Phishing (fraudulent email or pop-ups) and Smishing (fraudulent text messages/SMS phishing) are used to trick people into providing personal information that can be used for identity theft or even unwittingly downloading a virus or spyware. Some email messages direct you to fraudulent websites, designed to trick you into believing they belong to a company you know by using its brands' domain names and graphics.

The ultimate goal of this fraud is to use your information to gain unauthorized access to your bank or financial accounts or to engage in other illegal acts. Criminals can make an email look as if it comes from someone else.

Fake emails often contain the following characteristics:

  • The sender's email address doesn't match the organization's website address.
  • The email uses a generic greeting, such as “dear customer.”
  • They display a sense of urgency (i.e. Unless you act immediately, your account could be closed.).
  • They request personal information such as user name, password or account numbers.
Examples of a Fraudulent Email or Pop-up Messages:
    • "We suspect an unauthorized transaction on your account. To ensure that your account is not compromised, please click the link below and confirm your identity."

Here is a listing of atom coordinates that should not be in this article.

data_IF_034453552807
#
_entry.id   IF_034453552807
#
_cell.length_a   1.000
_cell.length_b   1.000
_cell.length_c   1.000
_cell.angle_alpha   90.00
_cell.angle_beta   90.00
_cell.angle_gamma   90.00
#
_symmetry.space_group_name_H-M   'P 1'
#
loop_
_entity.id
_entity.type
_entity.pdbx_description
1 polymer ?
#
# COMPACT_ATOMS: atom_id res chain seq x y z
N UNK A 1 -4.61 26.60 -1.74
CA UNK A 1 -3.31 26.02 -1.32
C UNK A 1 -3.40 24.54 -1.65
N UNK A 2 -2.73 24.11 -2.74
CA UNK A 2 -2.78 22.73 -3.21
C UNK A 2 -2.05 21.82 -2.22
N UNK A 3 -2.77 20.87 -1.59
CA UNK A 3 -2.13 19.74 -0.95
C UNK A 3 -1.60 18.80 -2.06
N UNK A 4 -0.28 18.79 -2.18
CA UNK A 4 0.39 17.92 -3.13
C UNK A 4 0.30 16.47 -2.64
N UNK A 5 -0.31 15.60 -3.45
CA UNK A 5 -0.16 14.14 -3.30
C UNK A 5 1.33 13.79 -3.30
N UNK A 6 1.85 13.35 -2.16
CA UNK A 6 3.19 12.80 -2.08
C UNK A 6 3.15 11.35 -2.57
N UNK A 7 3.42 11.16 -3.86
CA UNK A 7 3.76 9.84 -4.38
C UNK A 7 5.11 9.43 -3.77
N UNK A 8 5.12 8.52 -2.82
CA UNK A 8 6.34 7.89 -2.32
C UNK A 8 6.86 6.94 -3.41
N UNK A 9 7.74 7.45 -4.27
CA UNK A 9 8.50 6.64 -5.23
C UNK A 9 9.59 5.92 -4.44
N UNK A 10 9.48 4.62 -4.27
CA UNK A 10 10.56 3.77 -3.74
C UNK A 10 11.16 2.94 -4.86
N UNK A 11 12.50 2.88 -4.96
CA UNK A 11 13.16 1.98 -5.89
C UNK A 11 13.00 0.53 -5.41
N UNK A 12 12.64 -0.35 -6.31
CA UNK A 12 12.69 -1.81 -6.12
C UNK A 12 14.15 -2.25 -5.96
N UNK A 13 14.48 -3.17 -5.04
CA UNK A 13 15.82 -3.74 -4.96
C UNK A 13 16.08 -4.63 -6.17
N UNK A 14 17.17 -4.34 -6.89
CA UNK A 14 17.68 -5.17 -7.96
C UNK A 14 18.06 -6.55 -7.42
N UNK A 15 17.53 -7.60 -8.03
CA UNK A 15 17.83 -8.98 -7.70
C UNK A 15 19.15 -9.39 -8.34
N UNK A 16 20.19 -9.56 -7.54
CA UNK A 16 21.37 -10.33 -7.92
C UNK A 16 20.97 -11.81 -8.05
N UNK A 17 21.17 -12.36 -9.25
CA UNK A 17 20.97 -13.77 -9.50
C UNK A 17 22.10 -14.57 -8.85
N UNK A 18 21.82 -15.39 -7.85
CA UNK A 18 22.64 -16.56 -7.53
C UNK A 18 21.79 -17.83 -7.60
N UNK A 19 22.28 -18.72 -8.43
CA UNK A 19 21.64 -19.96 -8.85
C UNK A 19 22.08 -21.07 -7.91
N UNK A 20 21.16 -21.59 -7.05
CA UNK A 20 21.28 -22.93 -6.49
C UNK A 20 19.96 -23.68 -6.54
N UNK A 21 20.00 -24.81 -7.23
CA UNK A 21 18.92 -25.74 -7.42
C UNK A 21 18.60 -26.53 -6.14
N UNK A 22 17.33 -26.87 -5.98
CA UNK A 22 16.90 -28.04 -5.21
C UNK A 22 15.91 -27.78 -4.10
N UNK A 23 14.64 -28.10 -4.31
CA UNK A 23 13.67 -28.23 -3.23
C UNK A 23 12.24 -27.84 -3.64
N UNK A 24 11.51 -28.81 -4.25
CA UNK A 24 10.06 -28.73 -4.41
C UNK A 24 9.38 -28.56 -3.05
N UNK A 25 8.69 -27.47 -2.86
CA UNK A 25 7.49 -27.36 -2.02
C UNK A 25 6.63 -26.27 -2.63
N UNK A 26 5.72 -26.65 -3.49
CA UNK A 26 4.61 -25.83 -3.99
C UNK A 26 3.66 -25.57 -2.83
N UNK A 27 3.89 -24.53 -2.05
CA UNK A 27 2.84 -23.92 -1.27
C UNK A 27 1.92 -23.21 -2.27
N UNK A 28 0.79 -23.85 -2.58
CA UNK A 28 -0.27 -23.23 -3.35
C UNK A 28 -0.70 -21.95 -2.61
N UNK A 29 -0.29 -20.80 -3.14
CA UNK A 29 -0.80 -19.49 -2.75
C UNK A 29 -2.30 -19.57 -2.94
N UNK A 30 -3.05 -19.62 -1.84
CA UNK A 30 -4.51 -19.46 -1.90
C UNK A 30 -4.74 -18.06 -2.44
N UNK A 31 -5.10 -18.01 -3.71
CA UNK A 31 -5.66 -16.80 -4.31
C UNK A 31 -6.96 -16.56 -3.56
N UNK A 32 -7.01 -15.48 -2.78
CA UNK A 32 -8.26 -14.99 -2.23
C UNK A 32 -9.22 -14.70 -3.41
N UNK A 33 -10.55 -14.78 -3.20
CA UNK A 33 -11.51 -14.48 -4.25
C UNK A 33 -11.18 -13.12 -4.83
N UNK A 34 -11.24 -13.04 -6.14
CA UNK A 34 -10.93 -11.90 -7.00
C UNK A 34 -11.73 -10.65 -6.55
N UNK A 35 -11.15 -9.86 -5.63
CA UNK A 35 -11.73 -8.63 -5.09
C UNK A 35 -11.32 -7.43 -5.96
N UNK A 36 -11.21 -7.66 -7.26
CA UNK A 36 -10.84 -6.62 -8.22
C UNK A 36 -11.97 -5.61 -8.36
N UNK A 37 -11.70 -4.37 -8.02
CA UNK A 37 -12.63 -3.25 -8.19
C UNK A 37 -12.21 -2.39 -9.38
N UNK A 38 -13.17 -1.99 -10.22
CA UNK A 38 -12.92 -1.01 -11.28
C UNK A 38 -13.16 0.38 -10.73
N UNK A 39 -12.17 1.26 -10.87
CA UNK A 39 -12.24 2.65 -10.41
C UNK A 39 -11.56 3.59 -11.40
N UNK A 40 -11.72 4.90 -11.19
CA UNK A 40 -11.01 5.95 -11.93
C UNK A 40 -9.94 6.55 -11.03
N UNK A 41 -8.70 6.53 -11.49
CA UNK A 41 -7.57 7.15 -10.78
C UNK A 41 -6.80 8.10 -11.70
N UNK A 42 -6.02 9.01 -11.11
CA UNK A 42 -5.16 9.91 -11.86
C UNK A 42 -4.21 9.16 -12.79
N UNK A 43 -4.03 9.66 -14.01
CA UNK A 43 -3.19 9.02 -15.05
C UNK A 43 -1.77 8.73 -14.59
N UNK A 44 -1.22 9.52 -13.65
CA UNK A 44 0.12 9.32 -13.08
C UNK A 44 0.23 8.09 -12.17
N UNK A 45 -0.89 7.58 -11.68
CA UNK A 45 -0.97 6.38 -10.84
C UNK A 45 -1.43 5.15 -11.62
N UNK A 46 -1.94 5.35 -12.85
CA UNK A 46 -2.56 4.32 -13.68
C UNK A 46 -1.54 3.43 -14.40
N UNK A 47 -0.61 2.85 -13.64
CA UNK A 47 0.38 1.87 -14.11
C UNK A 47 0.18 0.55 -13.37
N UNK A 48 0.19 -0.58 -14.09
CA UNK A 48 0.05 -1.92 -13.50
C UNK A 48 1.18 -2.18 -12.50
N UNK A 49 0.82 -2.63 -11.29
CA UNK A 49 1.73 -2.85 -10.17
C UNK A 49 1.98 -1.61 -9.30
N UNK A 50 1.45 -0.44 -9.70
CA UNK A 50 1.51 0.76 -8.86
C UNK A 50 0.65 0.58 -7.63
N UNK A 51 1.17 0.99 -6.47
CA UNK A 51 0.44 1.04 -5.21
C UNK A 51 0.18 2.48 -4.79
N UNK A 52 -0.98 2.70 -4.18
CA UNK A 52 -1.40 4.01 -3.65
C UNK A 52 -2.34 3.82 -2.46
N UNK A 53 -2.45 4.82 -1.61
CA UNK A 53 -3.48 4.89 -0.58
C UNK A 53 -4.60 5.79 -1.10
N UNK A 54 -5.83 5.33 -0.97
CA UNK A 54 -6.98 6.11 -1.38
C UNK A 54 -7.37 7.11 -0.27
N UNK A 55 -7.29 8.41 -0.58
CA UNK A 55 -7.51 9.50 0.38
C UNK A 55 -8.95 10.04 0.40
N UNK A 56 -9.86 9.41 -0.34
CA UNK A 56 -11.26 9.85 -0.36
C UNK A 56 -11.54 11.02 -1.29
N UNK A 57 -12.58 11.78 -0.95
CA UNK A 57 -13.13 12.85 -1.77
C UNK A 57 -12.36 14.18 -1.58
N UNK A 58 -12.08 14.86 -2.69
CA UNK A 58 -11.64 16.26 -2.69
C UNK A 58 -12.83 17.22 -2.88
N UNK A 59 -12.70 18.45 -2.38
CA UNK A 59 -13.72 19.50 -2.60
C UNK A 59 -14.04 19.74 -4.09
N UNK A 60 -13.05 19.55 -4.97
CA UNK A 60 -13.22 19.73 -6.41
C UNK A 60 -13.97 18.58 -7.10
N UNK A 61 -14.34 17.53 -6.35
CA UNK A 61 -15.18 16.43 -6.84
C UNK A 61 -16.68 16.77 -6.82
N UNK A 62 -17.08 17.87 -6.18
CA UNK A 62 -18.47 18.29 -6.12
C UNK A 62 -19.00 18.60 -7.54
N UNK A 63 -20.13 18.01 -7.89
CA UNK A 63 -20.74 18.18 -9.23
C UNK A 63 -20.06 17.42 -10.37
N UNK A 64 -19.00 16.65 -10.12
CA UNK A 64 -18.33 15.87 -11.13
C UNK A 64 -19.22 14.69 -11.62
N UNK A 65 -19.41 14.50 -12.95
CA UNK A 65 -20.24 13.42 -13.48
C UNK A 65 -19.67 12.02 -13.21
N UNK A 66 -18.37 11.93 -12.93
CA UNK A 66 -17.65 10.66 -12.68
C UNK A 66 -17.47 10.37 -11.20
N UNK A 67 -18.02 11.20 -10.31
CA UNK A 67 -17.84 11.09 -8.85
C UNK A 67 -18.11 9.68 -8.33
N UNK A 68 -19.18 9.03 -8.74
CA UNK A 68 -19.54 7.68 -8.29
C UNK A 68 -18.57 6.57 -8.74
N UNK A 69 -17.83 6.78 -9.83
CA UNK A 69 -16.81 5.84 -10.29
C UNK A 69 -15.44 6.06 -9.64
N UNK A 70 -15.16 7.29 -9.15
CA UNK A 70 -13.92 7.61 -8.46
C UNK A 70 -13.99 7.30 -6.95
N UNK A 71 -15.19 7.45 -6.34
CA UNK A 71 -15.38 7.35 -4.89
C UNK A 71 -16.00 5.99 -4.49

• "During our regular verification of accounts, we couldn't verify your information. Please click here to update and verify your information."
Example of Smishing Text Message:
  • / Congratulations! Your Huntington Bank cash back reward is ready to be redeemed! Simply call 877-555-5555 to redeem.

If you ever receive an email of this nature, do not open the attached files, and do not provide any personal information. Please treat the email as fraudulent and forward it to us at or call 1-877-932-BANK (2265) 24 hours a day, 7 days a week.

If you do open an attachment or click a link containing a virus or other malicious program, you will need to take steps to reestablish the security of your system:

  •  The most comprehensive approach would be to make a full backup of all user data, re-image the system and restore the user data. In addition, all user credentials (usernames, passwords, answers to challenge questions) should be changed.